- Burgundy: Searching for grand cru Burgundy will help you locate bottles that should increase in value on the secondary market this year. Or, if you’re looking for wine to enjoy at home, take a look at Burgundy’s best vintages. You’ll find wines that are worth a great deal on the secondary market, but you’ll also find some lesser-known gems like 2014 Domaine Trapet Père et Fils Gevry Chambertin L’Ostrea and 2015 Domaine de la Pousse d’Or Volnay Clos de la Bousse d’Or.
- Biodynamic wine: Producers like Domaine Zind-Humbrecht, Château Pontet-Canet, Château de Beaucastel, and Maison M. Chapoutier all make fine examples of minimal interventionist and biodynamic wines that you should consider adding to your collection this year.
Online wine shopping makes the process of seeking out specific wines and producers simple; you can easily narrow your search results down to find the highest-rated bottles to add to your collection or to experiment with a few wine trends that you aren’t yet sure about. You can also use online marketplaces to sell any wine that’s been sitting in your cellar for the past few years–selling off a few bottles of top-tier Burgundy or any unusual light, acidic reds in your collection may be a good way to take advantage of the latest trends in the wine world. Whether you’re looking to do more buying or selling, embracing new wine trends helps you evolve as a collector and diversify your collection, ensuring that your cache of wine is constantly evolving alongside your tastes.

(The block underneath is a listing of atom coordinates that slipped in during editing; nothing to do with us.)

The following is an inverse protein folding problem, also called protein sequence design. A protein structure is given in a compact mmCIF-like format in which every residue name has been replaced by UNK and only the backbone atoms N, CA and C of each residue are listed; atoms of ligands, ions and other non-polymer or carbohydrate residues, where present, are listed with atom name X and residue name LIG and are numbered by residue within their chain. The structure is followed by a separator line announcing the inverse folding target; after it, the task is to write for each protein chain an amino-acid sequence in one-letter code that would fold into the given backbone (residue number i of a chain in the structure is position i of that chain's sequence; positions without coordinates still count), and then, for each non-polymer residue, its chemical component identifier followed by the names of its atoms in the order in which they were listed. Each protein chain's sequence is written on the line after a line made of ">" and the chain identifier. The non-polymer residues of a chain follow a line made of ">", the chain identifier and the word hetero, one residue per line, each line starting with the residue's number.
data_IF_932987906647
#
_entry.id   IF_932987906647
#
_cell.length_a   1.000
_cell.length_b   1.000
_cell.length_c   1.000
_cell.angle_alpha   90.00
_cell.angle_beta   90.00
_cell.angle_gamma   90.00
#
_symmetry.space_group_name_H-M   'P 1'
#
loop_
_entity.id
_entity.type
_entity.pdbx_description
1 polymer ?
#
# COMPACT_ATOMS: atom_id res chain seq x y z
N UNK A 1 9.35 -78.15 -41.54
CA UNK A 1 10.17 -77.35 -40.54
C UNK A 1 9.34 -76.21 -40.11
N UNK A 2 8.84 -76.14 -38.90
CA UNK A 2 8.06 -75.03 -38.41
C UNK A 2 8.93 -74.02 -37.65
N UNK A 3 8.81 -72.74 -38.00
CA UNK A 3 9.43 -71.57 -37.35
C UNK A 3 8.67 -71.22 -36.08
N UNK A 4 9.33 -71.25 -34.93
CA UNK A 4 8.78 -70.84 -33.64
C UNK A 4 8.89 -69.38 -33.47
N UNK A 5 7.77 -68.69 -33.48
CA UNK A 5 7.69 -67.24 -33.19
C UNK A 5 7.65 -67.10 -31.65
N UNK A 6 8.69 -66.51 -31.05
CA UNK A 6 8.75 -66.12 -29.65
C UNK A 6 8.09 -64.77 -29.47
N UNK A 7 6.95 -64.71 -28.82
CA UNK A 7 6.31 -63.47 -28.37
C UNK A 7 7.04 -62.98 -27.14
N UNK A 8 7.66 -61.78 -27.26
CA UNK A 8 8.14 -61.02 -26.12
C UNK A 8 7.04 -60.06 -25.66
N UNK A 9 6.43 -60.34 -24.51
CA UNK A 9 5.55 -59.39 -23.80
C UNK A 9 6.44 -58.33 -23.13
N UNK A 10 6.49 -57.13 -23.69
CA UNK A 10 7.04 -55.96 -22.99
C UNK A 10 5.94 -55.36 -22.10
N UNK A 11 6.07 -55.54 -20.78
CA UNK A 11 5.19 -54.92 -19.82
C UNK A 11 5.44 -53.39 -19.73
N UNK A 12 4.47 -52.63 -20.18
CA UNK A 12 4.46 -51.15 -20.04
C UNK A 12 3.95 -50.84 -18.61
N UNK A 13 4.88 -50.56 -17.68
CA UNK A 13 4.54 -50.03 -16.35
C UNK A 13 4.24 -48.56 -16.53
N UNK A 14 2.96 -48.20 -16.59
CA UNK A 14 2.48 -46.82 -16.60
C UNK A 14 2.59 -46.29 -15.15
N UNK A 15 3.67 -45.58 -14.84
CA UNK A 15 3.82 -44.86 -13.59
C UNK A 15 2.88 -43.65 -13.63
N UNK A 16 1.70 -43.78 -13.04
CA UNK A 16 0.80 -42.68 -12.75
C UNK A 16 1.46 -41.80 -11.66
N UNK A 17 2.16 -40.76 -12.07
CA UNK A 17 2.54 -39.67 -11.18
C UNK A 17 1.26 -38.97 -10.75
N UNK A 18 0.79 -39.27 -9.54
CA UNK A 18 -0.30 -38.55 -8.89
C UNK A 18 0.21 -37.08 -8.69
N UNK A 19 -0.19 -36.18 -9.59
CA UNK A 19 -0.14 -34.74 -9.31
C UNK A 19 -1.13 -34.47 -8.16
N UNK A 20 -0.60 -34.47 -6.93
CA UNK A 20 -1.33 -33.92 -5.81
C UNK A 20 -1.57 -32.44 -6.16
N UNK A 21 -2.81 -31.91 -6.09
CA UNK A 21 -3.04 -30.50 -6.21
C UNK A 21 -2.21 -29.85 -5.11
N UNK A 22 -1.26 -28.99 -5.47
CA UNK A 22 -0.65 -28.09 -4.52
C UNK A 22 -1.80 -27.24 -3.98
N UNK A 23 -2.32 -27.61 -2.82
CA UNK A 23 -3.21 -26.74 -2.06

Whether you are starting your high-end wine collection or adding to an established portfolio, Vinfolio is your partner in buying, selling, and professional storage. Contact us today to get access to the world’s finest wine.